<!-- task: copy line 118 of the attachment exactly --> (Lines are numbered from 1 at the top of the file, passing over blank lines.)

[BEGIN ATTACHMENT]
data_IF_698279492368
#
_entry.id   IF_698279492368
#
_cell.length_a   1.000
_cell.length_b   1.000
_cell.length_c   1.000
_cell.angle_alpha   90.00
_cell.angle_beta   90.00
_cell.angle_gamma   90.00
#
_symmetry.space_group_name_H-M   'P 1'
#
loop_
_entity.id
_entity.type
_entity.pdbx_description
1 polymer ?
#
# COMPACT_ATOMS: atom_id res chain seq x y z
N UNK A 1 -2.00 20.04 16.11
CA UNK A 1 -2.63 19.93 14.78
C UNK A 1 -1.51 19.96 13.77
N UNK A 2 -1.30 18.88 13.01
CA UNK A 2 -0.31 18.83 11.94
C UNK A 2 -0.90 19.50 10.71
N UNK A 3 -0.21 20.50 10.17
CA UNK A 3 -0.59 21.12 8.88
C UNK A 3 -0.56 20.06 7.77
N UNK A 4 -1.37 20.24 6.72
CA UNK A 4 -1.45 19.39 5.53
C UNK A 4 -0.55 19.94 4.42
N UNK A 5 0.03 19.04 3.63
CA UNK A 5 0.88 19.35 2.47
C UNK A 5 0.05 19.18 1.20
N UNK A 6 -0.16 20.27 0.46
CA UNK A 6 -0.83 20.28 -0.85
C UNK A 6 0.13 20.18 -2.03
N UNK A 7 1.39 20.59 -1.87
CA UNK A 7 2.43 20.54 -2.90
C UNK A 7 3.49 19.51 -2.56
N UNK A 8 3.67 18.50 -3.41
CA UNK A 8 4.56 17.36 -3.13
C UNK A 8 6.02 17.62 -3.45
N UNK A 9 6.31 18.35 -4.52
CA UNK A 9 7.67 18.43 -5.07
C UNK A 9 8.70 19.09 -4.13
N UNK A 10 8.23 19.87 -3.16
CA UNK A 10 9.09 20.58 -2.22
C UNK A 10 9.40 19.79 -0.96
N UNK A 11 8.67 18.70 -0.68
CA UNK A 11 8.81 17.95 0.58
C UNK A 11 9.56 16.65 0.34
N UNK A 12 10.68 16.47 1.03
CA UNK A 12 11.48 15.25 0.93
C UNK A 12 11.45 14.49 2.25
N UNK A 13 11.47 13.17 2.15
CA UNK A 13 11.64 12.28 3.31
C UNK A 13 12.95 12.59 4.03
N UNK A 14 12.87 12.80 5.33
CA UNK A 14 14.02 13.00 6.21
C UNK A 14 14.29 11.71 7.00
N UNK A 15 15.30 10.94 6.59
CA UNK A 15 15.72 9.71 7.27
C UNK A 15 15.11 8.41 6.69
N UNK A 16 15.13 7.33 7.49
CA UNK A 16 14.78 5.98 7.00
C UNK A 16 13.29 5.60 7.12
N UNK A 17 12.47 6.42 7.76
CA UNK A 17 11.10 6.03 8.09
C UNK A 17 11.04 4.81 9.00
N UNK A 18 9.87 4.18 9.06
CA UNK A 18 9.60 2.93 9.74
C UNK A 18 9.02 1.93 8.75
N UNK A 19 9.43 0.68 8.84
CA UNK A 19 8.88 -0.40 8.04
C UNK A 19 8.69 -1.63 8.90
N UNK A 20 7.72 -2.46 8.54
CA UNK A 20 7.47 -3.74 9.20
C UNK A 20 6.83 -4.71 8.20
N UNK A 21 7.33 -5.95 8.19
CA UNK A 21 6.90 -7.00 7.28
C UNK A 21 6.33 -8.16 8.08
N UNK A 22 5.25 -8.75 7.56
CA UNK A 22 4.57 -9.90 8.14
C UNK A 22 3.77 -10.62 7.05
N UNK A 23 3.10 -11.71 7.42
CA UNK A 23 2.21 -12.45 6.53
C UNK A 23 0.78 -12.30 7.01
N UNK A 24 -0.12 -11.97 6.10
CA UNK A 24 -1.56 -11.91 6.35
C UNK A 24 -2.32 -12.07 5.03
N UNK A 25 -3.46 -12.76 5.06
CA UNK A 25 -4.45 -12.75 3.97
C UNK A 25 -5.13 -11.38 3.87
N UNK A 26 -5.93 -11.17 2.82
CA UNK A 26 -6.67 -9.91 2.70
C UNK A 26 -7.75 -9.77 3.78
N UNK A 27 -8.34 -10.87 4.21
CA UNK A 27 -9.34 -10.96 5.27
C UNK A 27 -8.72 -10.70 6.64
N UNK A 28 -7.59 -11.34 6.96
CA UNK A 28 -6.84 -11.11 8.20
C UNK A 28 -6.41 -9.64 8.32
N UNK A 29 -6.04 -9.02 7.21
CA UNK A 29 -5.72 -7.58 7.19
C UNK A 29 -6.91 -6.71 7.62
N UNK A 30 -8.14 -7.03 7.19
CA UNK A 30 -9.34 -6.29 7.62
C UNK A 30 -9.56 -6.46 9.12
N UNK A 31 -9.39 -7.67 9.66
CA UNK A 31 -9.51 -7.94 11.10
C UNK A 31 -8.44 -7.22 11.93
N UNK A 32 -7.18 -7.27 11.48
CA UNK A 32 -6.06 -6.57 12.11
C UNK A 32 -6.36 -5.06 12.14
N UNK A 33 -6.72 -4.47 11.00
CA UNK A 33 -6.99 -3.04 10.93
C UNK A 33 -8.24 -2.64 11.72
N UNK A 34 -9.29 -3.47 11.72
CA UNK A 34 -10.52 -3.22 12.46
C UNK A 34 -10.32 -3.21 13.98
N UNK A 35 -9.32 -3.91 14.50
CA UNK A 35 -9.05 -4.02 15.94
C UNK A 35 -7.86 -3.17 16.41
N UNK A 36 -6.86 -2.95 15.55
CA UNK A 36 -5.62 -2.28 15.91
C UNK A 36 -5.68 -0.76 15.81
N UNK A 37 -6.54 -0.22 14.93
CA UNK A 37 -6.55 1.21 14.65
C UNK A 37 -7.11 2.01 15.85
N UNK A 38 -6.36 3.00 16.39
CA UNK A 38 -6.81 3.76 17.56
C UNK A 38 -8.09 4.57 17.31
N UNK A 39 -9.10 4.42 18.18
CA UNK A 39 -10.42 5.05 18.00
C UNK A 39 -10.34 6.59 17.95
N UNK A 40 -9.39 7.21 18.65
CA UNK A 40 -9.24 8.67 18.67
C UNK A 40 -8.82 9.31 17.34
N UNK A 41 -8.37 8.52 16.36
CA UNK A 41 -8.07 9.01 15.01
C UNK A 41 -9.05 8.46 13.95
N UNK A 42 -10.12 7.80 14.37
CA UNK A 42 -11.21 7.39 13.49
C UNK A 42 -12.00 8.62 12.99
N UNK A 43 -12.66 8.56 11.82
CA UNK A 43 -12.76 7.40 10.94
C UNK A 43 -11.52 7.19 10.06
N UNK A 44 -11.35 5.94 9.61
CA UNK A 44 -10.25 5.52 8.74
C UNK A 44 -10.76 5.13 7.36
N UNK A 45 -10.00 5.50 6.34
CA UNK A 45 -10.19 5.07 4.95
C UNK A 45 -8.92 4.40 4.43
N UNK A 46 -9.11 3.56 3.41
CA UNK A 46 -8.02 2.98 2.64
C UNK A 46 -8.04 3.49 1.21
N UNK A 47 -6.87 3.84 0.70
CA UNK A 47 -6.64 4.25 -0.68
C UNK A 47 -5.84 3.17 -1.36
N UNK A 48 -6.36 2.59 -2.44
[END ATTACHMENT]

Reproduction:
CA UNK A 33 -6.99 -3.04 10.93